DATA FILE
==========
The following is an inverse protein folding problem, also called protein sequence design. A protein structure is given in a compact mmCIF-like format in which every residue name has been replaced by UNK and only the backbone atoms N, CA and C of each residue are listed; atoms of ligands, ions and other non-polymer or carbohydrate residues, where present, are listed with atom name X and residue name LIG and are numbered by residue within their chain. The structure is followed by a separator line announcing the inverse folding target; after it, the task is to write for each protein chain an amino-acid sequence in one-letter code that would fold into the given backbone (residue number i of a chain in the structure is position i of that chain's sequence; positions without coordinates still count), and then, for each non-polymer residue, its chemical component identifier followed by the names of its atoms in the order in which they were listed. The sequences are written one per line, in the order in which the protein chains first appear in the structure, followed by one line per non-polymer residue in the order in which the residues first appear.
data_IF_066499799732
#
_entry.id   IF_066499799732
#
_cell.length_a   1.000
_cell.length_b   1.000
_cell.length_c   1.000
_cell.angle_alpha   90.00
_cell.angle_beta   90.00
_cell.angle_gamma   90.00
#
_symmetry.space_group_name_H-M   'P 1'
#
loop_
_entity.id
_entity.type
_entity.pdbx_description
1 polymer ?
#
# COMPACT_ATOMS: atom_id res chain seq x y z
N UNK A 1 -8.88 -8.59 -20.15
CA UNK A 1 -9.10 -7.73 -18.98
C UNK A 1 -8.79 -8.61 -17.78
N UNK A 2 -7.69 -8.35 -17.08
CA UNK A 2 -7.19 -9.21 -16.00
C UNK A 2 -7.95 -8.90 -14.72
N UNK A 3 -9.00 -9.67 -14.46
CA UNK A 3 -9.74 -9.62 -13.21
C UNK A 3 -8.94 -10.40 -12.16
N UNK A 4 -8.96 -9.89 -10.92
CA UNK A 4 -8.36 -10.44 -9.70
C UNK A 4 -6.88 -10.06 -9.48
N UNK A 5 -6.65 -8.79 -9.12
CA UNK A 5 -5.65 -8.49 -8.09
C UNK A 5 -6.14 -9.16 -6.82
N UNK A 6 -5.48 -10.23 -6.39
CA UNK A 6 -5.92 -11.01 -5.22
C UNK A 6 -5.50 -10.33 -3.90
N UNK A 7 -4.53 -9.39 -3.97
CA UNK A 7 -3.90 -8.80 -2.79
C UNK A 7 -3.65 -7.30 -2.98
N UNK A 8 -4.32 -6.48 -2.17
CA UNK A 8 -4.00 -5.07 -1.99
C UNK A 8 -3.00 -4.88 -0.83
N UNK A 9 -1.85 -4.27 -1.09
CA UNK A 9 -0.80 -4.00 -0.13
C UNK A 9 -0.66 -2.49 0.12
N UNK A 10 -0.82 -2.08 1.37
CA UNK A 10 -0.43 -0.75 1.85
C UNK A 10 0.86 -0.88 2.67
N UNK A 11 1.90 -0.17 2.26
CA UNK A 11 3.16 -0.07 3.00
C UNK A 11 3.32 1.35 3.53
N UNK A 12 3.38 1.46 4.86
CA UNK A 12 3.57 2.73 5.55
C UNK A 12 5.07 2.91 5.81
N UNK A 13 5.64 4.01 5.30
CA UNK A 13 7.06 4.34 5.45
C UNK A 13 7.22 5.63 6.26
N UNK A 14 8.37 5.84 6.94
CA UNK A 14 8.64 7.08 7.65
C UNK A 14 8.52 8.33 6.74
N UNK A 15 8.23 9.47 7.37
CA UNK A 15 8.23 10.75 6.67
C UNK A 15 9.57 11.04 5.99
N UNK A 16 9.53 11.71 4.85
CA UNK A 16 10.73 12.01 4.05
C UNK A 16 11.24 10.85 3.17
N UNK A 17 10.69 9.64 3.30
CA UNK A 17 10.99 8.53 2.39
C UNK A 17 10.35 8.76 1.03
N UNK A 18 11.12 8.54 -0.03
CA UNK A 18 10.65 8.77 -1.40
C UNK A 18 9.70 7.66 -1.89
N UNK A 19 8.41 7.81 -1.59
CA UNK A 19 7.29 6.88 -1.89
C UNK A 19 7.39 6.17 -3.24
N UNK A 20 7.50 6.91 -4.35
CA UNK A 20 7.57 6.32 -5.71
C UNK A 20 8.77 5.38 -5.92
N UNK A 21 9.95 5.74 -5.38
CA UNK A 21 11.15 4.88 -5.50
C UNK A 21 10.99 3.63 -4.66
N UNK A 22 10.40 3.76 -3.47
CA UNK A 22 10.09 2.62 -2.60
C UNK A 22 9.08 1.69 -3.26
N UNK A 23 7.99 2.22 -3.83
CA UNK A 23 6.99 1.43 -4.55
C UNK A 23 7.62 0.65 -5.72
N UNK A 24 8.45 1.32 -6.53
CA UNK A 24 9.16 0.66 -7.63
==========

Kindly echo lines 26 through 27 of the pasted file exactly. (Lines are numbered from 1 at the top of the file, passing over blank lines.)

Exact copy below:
CA UNK A 2 -7.19 -9.21 -16.00
C UNK A 2 -7.95 -8.90 -14.72